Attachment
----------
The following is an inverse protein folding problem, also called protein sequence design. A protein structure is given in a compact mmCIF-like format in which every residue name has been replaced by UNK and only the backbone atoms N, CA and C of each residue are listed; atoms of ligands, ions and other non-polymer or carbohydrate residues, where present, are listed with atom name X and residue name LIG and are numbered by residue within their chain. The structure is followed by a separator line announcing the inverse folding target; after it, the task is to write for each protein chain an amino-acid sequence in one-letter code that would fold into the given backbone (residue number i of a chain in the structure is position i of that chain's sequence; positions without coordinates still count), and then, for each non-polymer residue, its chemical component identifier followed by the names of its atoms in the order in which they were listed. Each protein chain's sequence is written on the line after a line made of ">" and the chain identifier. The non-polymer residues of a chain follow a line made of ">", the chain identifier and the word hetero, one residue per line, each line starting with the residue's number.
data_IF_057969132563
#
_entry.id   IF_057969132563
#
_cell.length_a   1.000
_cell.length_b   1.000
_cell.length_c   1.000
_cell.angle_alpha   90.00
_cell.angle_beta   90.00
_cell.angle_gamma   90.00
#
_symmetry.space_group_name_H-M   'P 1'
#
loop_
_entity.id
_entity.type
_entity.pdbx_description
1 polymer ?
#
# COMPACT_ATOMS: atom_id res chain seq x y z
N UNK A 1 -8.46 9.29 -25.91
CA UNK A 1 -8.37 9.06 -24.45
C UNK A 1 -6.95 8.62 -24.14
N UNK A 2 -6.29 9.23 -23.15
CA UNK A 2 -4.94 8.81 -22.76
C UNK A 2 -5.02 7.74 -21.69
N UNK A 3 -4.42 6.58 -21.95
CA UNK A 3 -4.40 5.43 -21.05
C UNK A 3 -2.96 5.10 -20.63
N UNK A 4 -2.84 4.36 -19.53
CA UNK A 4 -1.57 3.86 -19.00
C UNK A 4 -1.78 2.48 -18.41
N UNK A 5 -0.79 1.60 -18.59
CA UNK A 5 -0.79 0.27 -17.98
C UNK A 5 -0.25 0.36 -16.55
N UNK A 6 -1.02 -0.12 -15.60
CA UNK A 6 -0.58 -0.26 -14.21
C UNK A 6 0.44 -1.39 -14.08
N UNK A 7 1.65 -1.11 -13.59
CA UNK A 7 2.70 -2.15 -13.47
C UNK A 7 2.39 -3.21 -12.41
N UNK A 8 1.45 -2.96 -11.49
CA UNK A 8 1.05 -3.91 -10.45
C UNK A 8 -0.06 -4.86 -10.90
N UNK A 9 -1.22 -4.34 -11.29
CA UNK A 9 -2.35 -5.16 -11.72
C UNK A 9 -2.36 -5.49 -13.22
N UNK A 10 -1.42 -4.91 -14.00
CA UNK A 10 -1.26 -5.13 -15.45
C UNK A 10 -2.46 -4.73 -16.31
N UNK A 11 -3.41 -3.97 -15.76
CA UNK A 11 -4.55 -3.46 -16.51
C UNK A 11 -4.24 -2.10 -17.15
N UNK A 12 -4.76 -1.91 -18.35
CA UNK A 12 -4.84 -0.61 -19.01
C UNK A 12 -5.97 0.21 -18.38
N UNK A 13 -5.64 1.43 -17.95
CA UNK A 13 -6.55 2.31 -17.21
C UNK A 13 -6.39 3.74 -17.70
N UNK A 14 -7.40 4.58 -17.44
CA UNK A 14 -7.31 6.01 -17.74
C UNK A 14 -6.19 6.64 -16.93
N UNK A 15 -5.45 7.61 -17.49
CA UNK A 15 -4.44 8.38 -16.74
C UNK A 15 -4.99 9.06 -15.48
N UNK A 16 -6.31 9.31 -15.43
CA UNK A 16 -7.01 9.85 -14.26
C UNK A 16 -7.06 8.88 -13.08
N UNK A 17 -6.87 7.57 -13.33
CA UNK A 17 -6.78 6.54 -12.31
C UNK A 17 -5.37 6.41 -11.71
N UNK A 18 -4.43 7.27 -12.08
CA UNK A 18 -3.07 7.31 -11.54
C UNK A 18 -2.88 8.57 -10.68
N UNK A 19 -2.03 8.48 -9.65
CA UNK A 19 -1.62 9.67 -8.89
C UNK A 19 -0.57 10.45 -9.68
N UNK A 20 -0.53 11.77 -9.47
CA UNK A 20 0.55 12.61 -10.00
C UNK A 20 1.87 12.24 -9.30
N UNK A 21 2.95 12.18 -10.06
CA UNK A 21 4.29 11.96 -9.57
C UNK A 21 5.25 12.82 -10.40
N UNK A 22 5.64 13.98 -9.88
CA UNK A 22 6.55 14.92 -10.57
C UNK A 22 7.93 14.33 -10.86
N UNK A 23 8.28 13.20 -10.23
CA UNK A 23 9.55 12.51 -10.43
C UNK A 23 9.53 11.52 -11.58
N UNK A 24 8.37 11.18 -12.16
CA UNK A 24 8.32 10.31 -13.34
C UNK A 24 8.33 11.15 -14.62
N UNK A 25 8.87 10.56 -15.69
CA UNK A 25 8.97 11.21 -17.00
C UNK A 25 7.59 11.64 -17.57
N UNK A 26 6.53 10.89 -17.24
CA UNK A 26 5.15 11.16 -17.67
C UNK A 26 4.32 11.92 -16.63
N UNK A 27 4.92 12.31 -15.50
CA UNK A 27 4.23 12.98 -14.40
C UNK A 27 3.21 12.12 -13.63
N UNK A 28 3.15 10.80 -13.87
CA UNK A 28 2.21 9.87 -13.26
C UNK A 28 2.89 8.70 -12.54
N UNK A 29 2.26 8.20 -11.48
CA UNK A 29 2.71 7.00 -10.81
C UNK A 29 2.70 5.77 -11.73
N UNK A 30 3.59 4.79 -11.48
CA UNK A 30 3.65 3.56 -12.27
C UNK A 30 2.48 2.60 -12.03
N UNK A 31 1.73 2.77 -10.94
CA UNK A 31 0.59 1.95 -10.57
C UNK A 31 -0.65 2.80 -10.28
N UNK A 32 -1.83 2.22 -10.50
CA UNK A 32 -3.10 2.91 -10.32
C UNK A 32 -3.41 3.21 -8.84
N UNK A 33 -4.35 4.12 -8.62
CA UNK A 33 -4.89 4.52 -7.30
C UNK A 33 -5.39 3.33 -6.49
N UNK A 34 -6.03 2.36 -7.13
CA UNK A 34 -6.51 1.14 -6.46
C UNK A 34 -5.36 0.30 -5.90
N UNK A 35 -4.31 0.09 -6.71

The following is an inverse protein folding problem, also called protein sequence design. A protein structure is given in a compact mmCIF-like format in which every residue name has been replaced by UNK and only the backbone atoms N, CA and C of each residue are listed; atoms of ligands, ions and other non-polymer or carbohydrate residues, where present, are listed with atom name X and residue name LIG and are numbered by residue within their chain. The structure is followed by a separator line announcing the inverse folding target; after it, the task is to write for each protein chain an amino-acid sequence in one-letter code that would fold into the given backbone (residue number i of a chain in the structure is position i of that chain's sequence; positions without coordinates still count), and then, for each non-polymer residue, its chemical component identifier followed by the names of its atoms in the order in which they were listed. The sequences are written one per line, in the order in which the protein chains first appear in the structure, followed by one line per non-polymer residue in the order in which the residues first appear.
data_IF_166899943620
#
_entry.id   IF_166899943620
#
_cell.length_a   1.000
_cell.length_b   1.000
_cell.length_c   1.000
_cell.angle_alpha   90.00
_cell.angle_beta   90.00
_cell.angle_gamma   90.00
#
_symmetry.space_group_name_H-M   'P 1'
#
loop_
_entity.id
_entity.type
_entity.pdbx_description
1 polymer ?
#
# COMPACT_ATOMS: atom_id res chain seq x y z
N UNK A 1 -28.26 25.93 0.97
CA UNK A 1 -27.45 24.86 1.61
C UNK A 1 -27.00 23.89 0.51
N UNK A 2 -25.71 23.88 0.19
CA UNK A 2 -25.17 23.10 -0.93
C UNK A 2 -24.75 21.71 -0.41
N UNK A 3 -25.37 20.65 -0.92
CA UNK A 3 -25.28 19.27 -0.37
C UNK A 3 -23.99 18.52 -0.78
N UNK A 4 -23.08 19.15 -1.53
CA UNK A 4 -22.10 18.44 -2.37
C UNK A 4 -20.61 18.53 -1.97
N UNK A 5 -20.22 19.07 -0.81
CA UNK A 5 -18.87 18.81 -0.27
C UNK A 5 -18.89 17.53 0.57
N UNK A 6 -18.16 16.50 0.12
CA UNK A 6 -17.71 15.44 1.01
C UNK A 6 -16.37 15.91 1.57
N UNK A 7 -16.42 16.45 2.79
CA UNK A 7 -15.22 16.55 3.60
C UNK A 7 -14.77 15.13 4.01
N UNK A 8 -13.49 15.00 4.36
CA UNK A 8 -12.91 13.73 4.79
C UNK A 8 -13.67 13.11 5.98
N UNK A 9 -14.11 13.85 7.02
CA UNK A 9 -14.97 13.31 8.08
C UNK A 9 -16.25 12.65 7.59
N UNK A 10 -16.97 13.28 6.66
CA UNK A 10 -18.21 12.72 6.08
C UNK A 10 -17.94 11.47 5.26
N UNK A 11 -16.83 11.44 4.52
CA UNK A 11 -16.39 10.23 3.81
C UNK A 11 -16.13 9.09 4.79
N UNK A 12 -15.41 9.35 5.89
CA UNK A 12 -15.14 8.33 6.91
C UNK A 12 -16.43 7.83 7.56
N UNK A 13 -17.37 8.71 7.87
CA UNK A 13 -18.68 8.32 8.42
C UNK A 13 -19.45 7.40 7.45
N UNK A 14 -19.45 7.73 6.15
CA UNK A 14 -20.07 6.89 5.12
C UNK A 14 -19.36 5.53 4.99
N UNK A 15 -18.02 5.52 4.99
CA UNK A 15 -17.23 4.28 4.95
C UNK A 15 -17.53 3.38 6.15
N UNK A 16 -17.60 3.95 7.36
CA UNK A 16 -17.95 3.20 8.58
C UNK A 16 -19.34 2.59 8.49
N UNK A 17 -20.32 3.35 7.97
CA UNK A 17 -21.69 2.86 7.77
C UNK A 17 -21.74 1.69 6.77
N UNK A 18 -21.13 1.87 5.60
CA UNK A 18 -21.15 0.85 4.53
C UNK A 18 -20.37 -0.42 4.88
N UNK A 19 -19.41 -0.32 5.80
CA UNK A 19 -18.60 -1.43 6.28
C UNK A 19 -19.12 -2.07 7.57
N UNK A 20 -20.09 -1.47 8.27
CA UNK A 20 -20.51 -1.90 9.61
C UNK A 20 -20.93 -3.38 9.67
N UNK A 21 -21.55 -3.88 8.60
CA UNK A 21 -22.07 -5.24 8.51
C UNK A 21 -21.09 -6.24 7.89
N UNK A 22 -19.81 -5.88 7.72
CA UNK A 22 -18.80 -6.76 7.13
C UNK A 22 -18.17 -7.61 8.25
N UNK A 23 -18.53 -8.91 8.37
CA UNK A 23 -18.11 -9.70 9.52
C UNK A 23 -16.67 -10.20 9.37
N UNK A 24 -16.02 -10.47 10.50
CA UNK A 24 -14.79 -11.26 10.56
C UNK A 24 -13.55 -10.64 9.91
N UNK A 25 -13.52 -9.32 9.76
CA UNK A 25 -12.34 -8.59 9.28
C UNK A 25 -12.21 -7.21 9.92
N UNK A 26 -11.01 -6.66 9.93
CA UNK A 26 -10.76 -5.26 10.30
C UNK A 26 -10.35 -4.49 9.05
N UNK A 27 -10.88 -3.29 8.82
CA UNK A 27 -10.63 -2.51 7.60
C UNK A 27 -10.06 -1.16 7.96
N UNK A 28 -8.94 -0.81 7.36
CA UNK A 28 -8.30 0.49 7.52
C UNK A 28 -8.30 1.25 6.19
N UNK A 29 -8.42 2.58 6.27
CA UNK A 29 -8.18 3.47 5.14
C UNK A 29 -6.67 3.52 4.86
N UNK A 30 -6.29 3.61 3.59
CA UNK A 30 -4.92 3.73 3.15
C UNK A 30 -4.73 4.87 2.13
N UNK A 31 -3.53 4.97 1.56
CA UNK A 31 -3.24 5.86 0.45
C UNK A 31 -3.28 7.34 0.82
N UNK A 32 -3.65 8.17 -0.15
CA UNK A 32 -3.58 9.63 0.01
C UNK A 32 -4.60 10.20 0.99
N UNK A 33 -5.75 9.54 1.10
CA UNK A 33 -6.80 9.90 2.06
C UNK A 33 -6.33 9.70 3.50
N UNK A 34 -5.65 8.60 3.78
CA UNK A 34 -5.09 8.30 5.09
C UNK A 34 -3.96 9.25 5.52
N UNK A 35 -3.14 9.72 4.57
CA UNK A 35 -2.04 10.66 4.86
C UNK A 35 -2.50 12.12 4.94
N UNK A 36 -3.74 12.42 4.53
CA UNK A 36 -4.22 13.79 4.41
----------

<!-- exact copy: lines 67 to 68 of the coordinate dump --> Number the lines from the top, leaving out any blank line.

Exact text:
N UNK A 16 -6.31 9.31 -15.43
CA UNK A 16 -7.01 9.85 -14.26